Review Summary: Fun, but not too much more than that.
The fusion of folk and punk music must have been a real shock back in the ’80s; bands like The Pogues and Violent Femmes brought people one of the most unlikely genre combinations seen, and made extremely high-quality recordings to boot. The genre usually enjoys a party atmosphere, replete with drinking and dancing, and nowhere is that more evident than with the progression of Celtic punk band Dropkick Murphys’ latest works. Starting in 1996, the band have been crucial to the popularization of the folk punk genre, with their forefathers The Pogues as their most evident influence. Unfortunately, as with many long running bands, Dropkick Murphys have been losing steam as of late, and their albums have become more run-of-the-mill; the band has a comfort zone, and it appears that they don’t intend on leaving it any time soon. With how surprisingly diverse their last record Going Out in Style (2011) was, however, it would be a challenge to accurately pinpoint the band’s next move. So what do they do? They create a fist-pumping party record with their signature sound! And the result? It is decent, but not much more.
While the party tracks are definitely entertaining, they’re coated in mediocrity; from the predictable song structures to the repetitive lyricism, an otherwise fun experience is mired in overall blandness. Songs like the adrenaline-pumping punk-fest “Burn” or the crowd-welcoming singalong opener “The Boys Are Back” suggest a great record on the surface, but they get surrounded by “been-there-done-that” tracks for the listener to trudge through. The fact that the lengthiest tracks drag beyond belief certainly doesn’t help matters, with closer “End of the Night” repeating its waltz-like swinging chorus to the point of pure irritation. It’s unfortunate because these songs begin with good intentions, and yet the dull patches plaguing the motifs weigh them down far too much. Luckily, with that said, the songs are usually very short, and the album as a whole goes by pretty quickly. Rarely was there a moment when I would look at a song’s running time, hoping it would end already.
Even the production, while clear, opts for the same atmosphere as the songs do. All the instruments sound like they should, but overall sounding very loose and relaxed, as do Al Barr’s gruff vocals. The biggest issue with the instrumentation in the album is that it sounds very by-the-numbers, there’s nothing really new or different about it. It’s a sound familiar to the aforementioned Pogues, but just a little too familiar. Bassist Ken Casey’s work on the album mainly consists of performing a bevy of variations on perfect 5th’s and octaves while the guitar work and folk-oriented instruments illustrate the foreground along with the vocals. Again, it’s not all too interesting compared to what the band have done in the past. With all that said, it sounds like the album is pretty awful, right? Well, not quite…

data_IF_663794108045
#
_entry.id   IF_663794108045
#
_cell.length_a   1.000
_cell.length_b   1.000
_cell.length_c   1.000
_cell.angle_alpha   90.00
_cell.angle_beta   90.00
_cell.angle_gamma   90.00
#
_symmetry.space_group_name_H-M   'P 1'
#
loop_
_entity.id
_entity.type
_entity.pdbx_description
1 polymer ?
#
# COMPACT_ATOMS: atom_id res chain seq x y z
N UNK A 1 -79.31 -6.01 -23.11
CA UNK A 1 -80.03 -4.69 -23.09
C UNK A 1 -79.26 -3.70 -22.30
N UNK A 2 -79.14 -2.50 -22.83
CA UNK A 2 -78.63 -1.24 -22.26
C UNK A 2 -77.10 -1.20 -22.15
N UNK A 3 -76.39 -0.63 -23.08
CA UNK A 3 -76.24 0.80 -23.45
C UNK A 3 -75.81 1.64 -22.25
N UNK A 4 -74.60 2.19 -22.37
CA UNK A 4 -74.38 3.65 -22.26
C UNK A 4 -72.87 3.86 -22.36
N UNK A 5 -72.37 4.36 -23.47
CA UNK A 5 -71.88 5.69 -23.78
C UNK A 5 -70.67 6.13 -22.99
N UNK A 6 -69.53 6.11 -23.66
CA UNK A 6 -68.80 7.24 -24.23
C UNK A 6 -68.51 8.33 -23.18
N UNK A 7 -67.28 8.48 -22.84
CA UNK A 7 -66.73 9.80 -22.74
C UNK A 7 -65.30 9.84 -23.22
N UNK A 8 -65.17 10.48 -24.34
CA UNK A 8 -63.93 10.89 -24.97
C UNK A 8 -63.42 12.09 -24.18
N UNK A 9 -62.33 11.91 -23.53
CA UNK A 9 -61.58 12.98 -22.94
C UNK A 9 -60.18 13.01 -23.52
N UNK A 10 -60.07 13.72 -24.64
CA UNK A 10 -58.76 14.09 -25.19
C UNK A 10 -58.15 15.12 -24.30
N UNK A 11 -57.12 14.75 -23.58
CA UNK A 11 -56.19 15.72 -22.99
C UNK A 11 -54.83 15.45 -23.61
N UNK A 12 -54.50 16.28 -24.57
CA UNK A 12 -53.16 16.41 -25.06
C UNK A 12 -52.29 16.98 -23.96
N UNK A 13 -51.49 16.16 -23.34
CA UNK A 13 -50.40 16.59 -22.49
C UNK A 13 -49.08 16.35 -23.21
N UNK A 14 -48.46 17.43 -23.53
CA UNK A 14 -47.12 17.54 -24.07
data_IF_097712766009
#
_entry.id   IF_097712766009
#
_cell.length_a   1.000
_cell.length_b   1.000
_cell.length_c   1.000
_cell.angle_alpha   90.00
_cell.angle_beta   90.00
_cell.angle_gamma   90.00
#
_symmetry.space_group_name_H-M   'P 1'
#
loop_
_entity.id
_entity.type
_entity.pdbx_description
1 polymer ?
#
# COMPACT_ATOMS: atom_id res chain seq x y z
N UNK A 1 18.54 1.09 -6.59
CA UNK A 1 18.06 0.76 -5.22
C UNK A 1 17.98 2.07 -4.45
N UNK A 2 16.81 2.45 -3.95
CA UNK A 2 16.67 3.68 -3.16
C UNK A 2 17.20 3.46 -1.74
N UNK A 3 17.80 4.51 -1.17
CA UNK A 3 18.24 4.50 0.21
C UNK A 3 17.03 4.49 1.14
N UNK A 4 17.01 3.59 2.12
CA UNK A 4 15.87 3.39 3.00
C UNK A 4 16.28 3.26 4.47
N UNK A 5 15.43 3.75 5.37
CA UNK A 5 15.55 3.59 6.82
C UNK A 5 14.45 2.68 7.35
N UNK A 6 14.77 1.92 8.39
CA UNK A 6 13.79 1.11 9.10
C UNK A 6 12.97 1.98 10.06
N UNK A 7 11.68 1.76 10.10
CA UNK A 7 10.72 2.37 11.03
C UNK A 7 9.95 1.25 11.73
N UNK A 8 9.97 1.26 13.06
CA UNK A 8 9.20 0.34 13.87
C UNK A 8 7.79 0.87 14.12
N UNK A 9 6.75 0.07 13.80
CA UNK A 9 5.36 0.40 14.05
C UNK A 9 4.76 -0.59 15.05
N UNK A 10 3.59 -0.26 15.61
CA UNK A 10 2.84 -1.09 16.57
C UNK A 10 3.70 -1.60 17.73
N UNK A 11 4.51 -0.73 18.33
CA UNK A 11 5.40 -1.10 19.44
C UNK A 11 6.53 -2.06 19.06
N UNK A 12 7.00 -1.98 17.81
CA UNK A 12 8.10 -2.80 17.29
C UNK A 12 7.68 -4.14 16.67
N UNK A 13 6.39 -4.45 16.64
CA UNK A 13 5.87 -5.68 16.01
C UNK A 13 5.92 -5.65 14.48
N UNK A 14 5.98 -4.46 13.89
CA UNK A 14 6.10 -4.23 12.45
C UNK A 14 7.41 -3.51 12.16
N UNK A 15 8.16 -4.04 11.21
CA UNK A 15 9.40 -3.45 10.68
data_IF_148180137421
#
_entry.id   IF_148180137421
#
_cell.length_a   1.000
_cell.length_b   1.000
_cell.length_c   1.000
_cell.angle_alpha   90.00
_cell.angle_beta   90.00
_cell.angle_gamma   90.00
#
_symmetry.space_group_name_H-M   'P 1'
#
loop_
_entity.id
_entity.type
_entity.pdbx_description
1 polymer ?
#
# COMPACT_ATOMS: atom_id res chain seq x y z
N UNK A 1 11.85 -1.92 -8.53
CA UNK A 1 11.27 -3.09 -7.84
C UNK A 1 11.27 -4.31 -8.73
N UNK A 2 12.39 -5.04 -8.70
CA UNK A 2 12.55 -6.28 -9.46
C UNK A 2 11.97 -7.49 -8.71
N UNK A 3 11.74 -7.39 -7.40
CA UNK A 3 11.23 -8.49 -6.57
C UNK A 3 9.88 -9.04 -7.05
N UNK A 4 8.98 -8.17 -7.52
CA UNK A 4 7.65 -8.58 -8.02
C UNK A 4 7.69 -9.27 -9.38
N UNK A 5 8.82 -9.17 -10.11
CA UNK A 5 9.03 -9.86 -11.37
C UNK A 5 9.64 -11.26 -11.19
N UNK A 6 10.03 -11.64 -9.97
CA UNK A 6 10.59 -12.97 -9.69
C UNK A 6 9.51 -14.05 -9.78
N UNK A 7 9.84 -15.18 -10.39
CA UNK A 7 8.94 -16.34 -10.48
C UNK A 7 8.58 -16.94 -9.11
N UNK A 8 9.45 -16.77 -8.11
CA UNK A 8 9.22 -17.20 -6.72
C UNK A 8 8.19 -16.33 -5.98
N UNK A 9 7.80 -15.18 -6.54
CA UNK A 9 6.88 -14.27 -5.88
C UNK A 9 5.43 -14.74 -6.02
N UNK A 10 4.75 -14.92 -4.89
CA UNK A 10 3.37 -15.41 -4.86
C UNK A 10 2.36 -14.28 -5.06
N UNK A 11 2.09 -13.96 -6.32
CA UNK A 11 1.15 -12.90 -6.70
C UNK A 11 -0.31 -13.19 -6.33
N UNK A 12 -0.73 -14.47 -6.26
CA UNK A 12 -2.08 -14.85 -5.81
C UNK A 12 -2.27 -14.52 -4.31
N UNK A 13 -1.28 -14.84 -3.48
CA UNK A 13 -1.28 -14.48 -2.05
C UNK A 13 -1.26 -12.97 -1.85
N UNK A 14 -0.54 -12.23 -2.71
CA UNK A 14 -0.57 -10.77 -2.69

Despite the album’s numerous flaws, the electric atmosphere is something to be heavily admired; the repetition partially works to the band’s advantage, as they can repeat chord progressions to build up the crowd’s energy and, for lack of better word, morale during concerts. Signed and Sealed in Blood is a party record, and it makes no attempt to hide that fact. With that in mind, the best cuts on the album are the ones that fully showcase the band’s breakneck punk style. For instance, “The Battle Rages On” is exceptionally short but treats the listener to a head-bashing whirlwind of frenzied guitar riffs and blunt percussion, all while retaining its distinctly Irish flavor in the overarching atmosphere. Other songs continue in this vein, just with dull pieces to sit through to get to those special moments.
Signed and Sealed in Blood is most likely Dropkick Murphys’ worst album, but that’s not saying too much. Considering the band’s highly consistent discography, perhaps this record is the creative pit-stop they needed before moving on to better things. Listen to the album if you simply want to enjoy yourself; just leave your brain at the door before going in, as well as having the Skip button on standby for those dull patches.